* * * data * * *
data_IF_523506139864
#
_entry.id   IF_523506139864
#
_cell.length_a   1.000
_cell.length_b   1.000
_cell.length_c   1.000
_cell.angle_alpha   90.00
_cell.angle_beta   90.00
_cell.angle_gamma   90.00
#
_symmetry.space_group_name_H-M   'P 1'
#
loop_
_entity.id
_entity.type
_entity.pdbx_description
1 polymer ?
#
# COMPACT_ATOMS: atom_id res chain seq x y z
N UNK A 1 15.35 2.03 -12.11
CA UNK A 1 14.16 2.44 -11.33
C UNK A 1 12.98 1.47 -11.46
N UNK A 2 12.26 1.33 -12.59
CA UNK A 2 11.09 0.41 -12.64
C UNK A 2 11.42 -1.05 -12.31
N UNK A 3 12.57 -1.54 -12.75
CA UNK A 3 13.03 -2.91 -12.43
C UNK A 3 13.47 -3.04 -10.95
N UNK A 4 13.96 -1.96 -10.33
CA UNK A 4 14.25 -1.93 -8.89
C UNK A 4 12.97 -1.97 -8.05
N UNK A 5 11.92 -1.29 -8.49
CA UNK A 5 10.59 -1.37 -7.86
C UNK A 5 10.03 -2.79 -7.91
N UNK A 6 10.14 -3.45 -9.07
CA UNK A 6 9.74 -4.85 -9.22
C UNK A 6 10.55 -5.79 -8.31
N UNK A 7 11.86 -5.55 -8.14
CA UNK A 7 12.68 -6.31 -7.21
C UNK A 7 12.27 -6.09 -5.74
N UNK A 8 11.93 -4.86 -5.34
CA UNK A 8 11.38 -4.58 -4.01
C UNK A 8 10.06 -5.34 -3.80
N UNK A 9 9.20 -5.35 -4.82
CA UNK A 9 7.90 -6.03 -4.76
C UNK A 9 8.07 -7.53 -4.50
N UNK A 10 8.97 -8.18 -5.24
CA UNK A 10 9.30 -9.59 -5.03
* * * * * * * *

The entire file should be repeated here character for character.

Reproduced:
data_IF_523506139864
#
_entry.id   IF_523506139864
#
_cell.length_a   1.000
_cell.length_b   1.000
_cell.length_c   1.000
_cell.angle_alpha   90.00
_cell.angle_beta   90.00
_cell.angle_gamma   90.00
#
_symmetry.space_group_name_H-M   'P 1'
#
loop_
_entity.id
_entity.type
_entity.pdbx_description
1 polymer ?
#
# COMPACT_ATOMS: atom_id res chain seq x y z
N UNK A 1 15.35 2.03 -12.11
CA UNK A 1 14.16 2.44 -11.33
C UNK A 1 12.98 1.47 -11.46
N UNK A 2 12.26 1.33 -12.59
CA UNK A 2 11.09 0.41 -12.64
C UNK A 2 11.42 -1.05 -12.31
N UNK A 3 12.57 -1.54 -12.75
CA UNK A 3 13.03 -2.91 -12.43
C UNK A 3 13.47 -3.04 -10.95
N UNK A 4 13.96 -1.96 -10.33
CA UNK A 4 14.25 -1.93 -8.89
C UNK A 4 12.97 -1.97 -8.05
N UNK A 5 11.92 -1.29 -8.49
CA UNK A 5 10.59 -1.37 -7.86
C UNK A 5 10.03 -2.79 -7.91
N UNK A 6 10.14 -3.45 -9.07
CA UNK A 6 9.74 -4.85 -9.22
C UNK A 6 10.55 -5.79 -8.31
N UNK A 7 11.86 -5.55 -8.14
CA UNK A 7 12.68 -6.31 -7.21
C UNK A 7 12.27 -6.09 -5.74
N UNK A 8 11.93 -4.86 -5.34
CA UNK A 8 11.38 -4.58 -4.01
C UNK A 8 10.06 -5.34 -3.80
N UNK A 9 9.20 -5.35 -4.82
CA UNK A 9 7.90 -6.03 -4.76
C UNK A 9 8.07 -7.53 -4.50
N UNK A 10 8.97 -8.18 -5.24
CA UNK A 10 9.30 -9.59 -5.03